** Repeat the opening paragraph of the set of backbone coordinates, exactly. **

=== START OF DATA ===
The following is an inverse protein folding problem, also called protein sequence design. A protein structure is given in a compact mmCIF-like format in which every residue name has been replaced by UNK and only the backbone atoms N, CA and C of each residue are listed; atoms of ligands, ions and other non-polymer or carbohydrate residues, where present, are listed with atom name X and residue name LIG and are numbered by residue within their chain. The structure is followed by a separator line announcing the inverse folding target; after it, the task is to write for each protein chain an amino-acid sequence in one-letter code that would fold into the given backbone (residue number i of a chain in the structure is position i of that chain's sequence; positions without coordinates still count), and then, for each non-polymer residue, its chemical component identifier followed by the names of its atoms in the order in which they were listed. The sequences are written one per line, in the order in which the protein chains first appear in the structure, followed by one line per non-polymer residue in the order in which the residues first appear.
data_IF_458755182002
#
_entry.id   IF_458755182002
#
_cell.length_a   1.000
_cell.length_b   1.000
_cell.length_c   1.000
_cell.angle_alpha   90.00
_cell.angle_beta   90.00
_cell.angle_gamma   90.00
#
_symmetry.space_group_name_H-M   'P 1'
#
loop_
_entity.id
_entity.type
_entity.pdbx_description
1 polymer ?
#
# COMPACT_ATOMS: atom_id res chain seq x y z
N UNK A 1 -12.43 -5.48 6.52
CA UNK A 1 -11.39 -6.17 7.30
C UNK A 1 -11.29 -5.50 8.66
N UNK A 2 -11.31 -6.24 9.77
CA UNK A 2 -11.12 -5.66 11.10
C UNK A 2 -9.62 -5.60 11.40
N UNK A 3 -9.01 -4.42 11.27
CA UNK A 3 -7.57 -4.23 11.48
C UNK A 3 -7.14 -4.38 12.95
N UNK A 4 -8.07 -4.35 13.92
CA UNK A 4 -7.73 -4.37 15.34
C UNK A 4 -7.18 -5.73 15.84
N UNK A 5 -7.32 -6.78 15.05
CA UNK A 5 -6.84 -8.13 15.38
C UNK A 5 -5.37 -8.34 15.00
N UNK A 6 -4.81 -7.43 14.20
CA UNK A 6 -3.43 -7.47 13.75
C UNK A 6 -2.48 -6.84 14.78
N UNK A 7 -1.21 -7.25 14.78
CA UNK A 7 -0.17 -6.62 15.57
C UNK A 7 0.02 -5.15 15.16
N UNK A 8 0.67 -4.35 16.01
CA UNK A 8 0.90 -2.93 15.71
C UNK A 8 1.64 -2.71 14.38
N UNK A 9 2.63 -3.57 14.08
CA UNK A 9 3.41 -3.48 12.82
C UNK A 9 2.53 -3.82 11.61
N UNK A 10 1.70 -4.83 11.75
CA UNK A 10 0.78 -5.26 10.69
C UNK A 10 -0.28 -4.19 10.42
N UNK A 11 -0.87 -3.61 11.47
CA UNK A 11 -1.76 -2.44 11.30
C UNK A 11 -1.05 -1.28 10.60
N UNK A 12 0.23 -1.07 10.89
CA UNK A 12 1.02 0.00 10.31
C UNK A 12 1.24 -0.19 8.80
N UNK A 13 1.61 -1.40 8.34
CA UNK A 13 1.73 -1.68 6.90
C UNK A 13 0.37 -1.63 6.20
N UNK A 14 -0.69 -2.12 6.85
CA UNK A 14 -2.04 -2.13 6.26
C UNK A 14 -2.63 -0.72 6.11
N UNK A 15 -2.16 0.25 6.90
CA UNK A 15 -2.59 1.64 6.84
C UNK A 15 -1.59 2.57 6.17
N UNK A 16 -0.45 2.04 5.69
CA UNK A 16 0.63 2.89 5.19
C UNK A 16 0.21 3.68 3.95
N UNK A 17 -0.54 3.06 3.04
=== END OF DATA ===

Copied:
The following is an inverse protein folding problem, also called protein sequence design. A protein structure is given in a compact mmCIF-like format in which every residue name has been replaced by UNK and only the backbone atoms N, CA and C of each residue are listed; atoms of ligands, ions and other non-polymer or carbohydrate residues, where present, are listed with atom name X and residue name LIG and are numbered by residue within their chain. The structure is followed by a separator line announcing the inverse folding target; after it, the task is to write for each protein chain an amino-acid sequence in one-letter code that would fold into the given backbone (residue number i of a chain in the structure is position i of that chain's sequence; positions without coordinates still count), and then, for each non-polymer residue, its chemical component identifier followed by the names of its atoms in the order in which they were listed. The sequences are written one per line, in the order in which the protein chains first appear in the structure, followed by one line per non-polymer residue in the order in which the residues first appear.